Return to The House of the Spirits (idea)

"With this spectacular first novel, [Isabel Allende] becomes the first [woman] to join what has heretofore been an exclusive male club of [Latin American] novelists."
[New York Times], May 12, [1985]


The House of the Spirits (translated from [La casa de los espíritus]) is a [family story] of multiple [generation]s. It plays in [Chile] (although the country is unnamed in the book) from the early 20th century to the 1970's. Like many of the great South American writers, Allende makes use of [symbolism] all the time. The book also gives an outline of the Chilean [political evolution] in the 20th century.

"The wonderful quality of [human beings] is that we can overcome even absolute [terror], and we do"
Isabel Allende

Short outline of the story

[Rosa] and [Clara] are two remarkable daughters of the Del Valle family, because of Rosa's [astonishing] beauty and Clara's power to move things without touching them and to [call spirits].

Rosa's fiancé [Esteban Trueba] gives up his work when Rosa dies of poisoning and rebuilds the [family estate] into a perfectly run company. After a few years, Esteban visits the Del Valle family and falls for Clara. She has not spoken a single word since her sister's funeral, but now this all changes and they marry. Daughter [Blanca] is born after which they move to the Trueba estate.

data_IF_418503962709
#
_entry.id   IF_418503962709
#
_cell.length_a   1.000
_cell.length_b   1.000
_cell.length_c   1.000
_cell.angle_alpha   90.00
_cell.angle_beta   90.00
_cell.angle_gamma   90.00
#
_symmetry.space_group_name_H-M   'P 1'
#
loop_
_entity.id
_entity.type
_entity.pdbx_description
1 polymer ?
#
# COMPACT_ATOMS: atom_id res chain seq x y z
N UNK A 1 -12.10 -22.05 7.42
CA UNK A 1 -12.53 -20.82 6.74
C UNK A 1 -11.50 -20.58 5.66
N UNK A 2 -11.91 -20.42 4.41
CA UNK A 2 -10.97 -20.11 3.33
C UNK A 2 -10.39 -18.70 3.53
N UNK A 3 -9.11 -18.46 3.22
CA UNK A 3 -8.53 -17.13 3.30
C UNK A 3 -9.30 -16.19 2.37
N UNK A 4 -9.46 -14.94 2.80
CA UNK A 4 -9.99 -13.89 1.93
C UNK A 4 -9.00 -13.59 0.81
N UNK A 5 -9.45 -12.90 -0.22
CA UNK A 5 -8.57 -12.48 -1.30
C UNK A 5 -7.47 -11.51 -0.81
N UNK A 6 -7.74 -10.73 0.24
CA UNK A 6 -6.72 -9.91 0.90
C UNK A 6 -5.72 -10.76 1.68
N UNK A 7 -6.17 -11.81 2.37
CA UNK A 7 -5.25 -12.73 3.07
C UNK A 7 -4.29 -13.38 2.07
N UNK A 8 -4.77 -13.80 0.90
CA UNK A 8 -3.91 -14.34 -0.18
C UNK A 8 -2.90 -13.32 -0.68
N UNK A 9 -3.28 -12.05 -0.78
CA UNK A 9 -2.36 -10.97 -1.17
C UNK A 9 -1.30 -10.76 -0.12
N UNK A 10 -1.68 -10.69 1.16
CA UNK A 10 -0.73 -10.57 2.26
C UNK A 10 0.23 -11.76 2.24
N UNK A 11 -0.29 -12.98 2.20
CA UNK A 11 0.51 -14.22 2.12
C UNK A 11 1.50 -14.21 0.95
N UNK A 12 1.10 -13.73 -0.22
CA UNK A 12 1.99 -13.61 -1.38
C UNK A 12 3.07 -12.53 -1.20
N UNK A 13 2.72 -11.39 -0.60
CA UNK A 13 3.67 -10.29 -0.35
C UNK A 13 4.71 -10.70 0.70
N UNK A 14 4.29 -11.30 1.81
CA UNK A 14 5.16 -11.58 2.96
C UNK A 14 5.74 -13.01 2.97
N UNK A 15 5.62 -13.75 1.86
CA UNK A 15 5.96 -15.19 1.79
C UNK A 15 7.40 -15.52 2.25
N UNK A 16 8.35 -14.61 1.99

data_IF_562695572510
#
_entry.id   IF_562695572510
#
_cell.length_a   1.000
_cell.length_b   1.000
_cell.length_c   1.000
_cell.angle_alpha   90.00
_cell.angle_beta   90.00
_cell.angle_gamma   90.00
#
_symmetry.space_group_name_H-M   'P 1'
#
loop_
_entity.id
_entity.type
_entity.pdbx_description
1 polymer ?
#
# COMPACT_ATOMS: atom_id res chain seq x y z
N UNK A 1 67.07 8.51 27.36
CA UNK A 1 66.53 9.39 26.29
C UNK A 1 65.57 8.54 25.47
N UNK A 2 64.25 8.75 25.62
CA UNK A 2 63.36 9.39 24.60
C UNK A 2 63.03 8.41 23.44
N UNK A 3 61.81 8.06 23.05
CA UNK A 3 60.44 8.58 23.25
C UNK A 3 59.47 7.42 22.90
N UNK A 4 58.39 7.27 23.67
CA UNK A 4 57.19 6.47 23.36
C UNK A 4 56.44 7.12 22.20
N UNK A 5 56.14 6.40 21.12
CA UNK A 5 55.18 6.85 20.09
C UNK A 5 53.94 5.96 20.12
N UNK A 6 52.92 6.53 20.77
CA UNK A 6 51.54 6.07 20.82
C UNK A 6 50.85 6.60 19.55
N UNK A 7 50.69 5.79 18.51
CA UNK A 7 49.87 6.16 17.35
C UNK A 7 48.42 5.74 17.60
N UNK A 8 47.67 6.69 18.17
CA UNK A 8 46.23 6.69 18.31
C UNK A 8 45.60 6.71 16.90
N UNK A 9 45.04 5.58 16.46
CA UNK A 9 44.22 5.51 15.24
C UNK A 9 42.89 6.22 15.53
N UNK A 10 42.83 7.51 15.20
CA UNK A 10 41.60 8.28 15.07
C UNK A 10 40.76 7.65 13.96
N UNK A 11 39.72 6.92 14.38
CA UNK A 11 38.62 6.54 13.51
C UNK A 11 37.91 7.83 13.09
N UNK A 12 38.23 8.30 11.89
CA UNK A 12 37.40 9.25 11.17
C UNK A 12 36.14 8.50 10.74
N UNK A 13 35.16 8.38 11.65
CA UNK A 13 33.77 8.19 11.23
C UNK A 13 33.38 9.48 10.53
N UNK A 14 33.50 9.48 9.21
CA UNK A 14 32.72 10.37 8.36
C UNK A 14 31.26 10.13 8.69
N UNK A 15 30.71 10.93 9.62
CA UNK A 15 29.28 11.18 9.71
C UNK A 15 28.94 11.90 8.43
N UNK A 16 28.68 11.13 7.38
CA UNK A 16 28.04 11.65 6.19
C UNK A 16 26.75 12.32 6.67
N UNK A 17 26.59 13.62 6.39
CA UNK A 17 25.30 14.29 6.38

Here, Blanca and [Pedro Tercero García] ([foreman] on the estate) become friends and fall in love. Clara gives birth to a twin (Nicholas and Jaime) while on the same day discovering that her parents have died in a [car accident]. Esteban's sister [Farula] dies as well and he is hurt himself in an [earthquake]. To add to the tragedy, Pedro and the other workers turn themselves against their [patron], while Esteban also discovers that Blanca is [pregnant], with Pedro being the father. Pedro flees when Esteban wants to kill his daughter's [aficionado].

[Socialist]s grab power in the country and [senator] Esteban's workers occupy the estate and keep their manager [hostage]. Blanca asks Pedro to step up for him, which results in Esteban's [liberation]. He promises to make sure they will be able to live together.

When Esteban Trueba dies, his grand daughter [Alba] decides to write down the family story.

Main characters

  • Esteban: The [patriarch], a [hot-blooded] and proud man whose hunger for land is legendary and who is haunted by his despotic [passion] for his wife he can never completely [possess].
  • Clara: The mysterious [matriarch], who [foretell]s family tragedy and shapes the destinies of the house of the Trueba's.
  • Blanca: Their daughter, [soft-spoken] yet rebellious, whose [scandalous] love for foreman Pedro fuels Esteban's eternal [contempt], even as it produces the grandchild he adores.
  • Alba: The [fruit] of Blanca's forbidden love, a [luminous] beauty, a fiery and [wilful] woman. The family's break with the past and link to the future.

Reviews